The proportioning valve is just a spring-loaded restriction in the line to the rear brakes that is normally open to fluid flow. There's no need to bleed it separately. Gravity-bleeding is normally sufficient but when the master cylinder is removed, getting the air out of the lines gets more involved. If you're pedal-bleeding with a helper, he may be pushing too hard causing an air bubble to compress and get stuck in a high spot. Instead of the "pump it up / push it down" method where you open the bleeder screw after fluid pressure is built up, try holding your fingertip lightly over an opened bleeder screw, then have the helper slowly and repeatedly stroke the pedal until clear fluid comes out with no bubbles. Your finger creates a one-way check valve so no air gets drawn back in.
If you have all the bleeder screws open at once, fluid will flow from the easiest route and the air won't come out of the hardest route. Do just one at a time. If that still doesn't help, you may want to try a vacuum bleeder. The best ones use compressed air to create a venturi effect. The vacuum will expand any air bubbles and make them easier to remove. There are hand-pump units too. The drawback to this method is you will almost always have air sneaking in past the bleeder screw's threads and into the clear discharge line, so it looks like more air is still coming out. You'll waste a lot of new brake fluid if you aren't aware of that.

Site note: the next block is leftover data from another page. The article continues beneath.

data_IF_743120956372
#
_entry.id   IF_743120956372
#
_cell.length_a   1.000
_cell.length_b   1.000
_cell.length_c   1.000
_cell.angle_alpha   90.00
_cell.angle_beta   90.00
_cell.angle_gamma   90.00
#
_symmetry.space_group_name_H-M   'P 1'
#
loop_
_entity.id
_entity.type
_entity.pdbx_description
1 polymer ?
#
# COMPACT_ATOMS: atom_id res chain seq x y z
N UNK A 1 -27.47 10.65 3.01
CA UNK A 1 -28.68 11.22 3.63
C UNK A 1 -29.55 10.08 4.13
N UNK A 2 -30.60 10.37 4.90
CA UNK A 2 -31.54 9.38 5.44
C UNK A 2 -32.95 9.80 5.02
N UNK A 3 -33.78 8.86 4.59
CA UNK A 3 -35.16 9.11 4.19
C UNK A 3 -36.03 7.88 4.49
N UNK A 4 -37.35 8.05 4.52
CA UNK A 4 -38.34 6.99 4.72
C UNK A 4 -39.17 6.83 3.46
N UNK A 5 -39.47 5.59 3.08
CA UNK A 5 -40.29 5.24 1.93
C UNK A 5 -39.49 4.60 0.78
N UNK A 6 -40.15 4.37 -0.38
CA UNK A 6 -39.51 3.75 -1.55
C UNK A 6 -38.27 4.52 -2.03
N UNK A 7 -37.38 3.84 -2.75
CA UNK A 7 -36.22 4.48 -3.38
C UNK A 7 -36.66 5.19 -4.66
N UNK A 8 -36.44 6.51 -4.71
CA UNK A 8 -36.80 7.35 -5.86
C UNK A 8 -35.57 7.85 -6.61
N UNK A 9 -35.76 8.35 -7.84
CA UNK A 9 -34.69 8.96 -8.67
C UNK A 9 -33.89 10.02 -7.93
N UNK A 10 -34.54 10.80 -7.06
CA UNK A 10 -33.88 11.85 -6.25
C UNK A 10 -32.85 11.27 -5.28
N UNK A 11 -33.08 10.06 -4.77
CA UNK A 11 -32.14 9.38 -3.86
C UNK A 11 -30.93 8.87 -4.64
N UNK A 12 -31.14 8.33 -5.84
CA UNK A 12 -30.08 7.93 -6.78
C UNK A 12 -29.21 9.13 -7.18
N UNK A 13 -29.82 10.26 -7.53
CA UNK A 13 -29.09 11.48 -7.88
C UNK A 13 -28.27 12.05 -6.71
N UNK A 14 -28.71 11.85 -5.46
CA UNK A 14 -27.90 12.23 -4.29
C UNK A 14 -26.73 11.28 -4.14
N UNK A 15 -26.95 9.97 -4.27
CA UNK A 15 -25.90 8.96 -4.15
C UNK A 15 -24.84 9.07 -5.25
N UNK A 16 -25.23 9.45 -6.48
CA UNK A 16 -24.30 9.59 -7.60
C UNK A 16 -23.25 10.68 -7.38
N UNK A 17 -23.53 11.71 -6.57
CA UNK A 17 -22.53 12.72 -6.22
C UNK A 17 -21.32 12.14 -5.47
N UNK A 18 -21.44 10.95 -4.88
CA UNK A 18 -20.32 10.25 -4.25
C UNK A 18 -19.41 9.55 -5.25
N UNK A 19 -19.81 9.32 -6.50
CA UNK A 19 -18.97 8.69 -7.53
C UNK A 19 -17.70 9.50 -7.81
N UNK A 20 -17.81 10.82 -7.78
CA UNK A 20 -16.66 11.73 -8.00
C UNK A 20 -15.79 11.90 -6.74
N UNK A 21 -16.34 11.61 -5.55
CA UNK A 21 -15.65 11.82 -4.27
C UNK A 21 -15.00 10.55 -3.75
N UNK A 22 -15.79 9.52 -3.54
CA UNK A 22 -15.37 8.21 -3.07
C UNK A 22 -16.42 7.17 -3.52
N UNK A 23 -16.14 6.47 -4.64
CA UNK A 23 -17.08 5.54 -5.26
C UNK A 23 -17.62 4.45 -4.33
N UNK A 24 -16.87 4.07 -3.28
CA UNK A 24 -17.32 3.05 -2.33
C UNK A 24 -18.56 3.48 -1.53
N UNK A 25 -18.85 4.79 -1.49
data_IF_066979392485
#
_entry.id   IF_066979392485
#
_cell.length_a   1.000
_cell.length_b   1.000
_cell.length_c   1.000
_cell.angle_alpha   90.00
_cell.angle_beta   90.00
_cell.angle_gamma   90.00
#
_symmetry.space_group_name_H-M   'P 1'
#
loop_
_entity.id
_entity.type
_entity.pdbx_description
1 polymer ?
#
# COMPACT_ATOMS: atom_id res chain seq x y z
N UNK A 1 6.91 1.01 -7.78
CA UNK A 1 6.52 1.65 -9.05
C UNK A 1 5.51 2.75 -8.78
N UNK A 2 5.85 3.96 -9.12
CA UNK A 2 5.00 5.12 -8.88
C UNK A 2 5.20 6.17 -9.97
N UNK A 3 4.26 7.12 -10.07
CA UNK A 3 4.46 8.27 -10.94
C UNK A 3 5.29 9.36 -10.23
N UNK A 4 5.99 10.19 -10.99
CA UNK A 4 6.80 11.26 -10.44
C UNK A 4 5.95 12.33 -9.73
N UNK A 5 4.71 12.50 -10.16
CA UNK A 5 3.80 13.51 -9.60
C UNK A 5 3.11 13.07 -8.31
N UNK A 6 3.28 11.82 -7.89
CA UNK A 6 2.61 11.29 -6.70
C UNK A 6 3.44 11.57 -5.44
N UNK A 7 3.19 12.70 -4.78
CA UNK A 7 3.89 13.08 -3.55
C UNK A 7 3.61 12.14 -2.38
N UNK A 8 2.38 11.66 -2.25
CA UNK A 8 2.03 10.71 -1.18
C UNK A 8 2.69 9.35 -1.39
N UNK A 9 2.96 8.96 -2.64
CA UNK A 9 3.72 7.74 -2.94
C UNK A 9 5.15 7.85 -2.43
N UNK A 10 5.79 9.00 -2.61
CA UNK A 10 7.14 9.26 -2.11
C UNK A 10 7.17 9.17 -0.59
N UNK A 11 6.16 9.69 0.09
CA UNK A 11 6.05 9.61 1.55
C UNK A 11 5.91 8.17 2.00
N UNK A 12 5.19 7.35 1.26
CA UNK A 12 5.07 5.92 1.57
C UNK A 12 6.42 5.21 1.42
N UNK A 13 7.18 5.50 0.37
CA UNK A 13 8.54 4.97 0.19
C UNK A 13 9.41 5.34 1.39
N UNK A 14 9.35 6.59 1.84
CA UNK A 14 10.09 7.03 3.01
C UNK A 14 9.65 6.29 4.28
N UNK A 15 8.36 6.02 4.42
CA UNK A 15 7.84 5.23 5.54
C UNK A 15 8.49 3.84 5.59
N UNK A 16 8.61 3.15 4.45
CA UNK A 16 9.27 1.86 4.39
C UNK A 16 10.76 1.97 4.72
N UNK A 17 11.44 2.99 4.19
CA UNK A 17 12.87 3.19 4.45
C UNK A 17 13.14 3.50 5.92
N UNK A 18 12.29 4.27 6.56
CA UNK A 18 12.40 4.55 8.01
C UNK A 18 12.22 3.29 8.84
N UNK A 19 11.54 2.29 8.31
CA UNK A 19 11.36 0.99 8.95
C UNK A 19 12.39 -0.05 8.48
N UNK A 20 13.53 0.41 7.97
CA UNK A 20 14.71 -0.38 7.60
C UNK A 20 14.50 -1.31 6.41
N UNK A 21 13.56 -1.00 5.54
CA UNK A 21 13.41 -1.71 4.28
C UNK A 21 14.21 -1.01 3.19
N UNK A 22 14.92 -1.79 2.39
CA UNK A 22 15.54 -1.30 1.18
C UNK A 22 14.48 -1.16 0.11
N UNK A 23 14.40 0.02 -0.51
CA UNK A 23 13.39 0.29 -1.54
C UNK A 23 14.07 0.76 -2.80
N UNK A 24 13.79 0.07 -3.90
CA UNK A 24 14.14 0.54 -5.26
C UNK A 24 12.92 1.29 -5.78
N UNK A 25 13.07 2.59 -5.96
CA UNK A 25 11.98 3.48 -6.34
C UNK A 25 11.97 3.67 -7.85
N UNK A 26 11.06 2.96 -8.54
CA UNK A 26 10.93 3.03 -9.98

There are also bleeder balls that can pressurize the system but they just speed up the pedal-bleeding method and make it a one-man job. The advantage is they have pressure-limiting valves that prevent the pressure from going over 15 psi. Above that air can be absorbed into the fluid making it impossible to bleed out.
Did you bench-bleed the new master cylinder before you installed it?
Wednesday, January 2nd, 2013 AT 12:02 AM